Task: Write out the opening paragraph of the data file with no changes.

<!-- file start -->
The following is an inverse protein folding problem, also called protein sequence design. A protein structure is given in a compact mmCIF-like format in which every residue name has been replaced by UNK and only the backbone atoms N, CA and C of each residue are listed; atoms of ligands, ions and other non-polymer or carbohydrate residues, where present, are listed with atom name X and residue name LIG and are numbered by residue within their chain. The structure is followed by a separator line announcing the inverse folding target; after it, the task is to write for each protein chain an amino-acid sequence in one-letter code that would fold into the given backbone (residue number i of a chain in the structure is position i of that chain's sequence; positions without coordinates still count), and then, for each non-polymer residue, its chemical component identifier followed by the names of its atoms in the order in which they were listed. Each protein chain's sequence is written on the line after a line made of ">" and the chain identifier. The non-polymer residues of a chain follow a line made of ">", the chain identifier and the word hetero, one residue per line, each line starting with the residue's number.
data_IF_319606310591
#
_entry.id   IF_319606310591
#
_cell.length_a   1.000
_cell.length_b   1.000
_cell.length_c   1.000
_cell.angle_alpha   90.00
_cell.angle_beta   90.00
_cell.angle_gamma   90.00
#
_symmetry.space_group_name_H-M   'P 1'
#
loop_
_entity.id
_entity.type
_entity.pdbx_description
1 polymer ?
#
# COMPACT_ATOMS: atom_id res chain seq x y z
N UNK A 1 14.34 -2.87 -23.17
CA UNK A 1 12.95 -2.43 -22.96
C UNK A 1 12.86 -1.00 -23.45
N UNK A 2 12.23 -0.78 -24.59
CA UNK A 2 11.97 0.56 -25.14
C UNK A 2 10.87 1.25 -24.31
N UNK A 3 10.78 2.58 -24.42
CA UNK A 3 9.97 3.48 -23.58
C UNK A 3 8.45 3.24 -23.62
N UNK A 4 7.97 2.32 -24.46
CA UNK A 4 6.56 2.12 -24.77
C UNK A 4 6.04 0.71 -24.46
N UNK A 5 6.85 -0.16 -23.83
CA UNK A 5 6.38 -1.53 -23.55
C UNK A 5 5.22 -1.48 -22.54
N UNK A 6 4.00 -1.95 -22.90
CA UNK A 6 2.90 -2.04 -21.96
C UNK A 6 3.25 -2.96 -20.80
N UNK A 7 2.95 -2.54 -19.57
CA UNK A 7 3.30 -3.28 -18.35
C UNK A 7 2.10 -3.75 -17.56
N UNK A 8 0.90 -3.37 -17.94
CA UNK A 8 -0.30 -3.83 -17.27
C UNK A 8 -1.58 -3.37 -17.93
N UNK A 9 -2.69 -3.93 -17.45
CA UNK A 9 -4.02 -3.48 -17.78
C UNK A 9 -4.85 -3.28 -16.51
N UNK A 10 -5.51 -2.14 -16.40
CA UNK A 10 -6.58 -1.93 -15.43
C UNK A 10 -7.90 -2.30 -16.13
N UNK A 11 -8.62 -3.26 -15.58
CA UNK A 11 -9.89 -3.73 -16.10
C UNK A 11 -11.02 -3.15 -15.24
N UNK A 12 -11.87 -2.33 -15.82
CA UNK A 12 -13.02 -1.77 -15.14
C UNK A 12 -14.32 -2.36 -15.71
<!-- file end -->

The following is an inverse protein folding problem, also called protein sequence design. A protein structure is given in a compact mmCIF-like format in which every residue name has been replaced by UNK and only the backbone atoms N, CA and C of each residue are listed; atoms of ligands, ions and other non-polymer or carbohydrate residues, where present, are listed with atom name X and residue name LIG and are numbered by residue within their chain. The structure is followed by a separator line announcing the inverse folding target; after it, the task is to write for each protein chain an amino-acid sequence in one-letter code that would fold into the given backbone (residue number i of a chain in the structure is position i of that chain's sequence; positions without coordinates still count), and then, for each non-polymer residue, its chemical component identifier followed by the names of its atoms in the order in which they were listed. Each protein chain's sequence is written on the line after a line made of ">" and the chain identifier. The non-polymer residues of a chain follow a line made of ">", the chain identifier and the word hetero, one residue per line, each line starting with the residue's number.